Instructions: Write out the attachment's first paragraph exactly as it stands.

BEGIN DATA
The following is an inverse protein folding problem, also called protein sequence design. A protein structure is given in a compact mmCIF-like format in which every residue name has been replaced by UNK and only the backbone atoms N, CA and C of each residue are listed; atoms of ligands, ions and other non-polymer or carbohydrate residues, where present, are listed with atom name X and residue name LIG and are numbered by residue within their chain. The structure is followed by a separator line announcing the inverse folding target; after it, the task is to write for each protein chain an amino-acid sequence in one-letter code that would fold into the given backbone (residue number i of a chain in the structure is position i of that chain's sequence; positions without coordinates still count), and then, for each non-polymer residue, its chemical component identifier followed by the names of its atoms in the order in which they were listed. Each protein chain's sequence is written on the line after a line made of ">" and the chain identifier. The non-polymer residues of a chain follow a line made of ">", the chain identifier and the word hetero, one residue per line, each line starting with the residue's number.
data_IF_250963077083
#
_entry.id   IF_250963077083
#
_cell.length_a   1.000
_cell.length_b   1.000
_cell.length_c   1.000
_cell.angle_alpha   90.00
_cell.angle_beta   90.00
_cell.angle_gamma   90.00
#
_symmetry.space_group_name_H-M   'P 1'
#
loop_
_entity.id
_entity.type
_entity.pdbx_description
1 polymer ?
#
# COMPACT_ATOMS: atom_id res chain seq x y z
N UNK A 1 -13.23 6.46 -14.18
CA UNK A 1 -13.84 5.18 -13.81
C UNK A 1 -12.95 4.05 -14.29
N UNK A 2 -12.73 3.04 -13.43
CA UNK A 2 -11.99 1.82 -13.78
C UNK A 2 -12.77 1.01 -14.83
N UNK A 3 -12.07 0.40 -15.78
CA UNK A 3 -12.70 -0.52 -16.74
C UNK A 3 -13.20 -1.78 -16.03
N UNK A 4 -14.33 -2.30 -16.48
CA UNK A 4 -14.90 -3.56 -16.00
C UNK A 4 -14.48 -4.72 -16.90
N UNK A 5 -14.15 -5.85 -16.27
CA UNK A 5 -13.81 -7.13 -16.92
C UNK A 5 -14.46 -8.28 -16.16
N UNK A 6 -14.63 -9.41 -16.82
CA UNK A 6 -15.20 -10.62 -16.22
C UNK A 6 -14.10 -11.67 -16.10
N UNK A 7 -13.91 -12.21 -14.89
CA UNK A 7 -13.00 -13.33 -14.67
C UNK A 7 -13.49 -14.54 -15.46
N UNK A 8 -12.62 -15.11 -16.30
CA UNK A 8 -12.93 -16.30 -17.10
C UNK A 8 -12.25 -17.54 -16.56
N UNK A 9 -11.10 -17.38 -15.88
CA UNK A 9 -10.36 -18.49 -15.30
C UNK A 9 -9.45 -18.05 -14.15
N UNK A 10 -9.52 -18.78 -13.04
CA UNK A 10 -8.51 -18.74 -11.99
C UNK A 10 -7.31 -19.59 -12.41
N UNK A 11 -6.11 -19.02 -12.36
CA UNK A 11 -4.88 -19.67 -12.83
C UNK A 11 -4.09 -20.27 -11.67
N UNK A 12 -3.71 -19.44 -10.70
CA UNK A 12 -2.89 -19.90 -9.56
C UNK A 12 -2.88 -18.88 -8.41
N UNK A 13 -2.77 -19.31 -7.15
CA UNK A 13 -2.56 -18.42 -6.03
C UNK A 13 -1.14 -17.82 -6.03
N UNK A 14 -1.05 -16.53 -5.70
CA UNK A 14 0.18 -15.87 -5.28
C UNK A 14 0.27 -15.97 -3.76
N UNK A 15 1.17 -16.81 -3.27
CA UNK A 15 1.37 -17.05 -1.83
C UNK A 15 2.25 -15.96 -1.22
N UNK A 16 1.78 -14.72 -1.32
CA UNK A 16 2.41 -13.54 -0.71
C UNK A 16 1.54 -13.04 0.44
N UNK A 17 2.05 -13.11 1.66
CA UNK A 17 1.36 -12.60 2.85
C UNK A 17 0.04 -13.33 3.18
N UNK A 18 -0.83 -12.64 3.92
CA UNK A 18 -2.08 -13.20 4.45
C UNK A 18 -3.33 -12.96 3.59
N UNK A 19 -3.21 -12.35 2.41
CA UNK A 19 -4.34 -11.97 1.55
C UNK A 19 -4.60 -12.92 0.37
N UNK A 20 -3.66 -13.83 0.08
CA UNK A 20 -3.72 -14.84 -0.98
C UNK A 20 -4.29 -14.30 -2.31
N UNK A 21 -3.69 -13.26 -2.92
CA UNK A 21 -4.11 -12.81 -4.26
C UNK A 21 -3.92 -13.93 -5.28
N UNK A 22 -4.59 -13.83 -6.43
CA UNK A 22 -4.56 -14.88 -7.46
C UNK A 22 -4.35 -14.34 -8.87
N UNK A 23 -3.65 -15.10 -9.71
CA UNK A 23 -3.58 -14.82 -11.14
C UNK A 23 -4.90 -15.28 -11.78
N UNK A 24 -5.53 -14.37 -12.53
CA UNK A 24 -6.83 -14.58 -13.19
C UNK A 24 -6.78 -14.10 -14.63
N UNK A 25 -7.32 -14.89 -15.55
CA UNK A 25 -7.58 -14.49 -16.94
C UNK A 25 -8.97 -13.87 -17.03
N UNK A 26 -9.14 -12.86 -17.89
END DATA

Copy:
The following is an inverse protein folding problem, also called protein sequence design. A protein structure is given in a compact mmCIF-like format in which every residue name has been replaced by UNK and only the backbone atoms N, CA and C of each residue are listed; atoms of ligands, ions and other non-polymer or carbohydrate residues, where present, are listed with atom name X and residue name LIG and are numbered by residue within their chain. The structure is followed by a separator line announcing the inverse folding target; after it, the task is to write for each protein chain an amino-acid sequence in one-letter code that would fold into the given backbone (residue number i of a chain in the structure is position i of that chain's sequence; positions without coordinates still count), and then, for each non-polymer residue, its chemical component identifier followed by the names of its atoms in the order in which they were listed. Each protein chain's sequence is written on the line after a line made of ">" and the chain identifier. The non-polymer residues of a chain follow a line made of ">", the chain identifier and the word hetero, one residue per line, each line starting with the residue's number.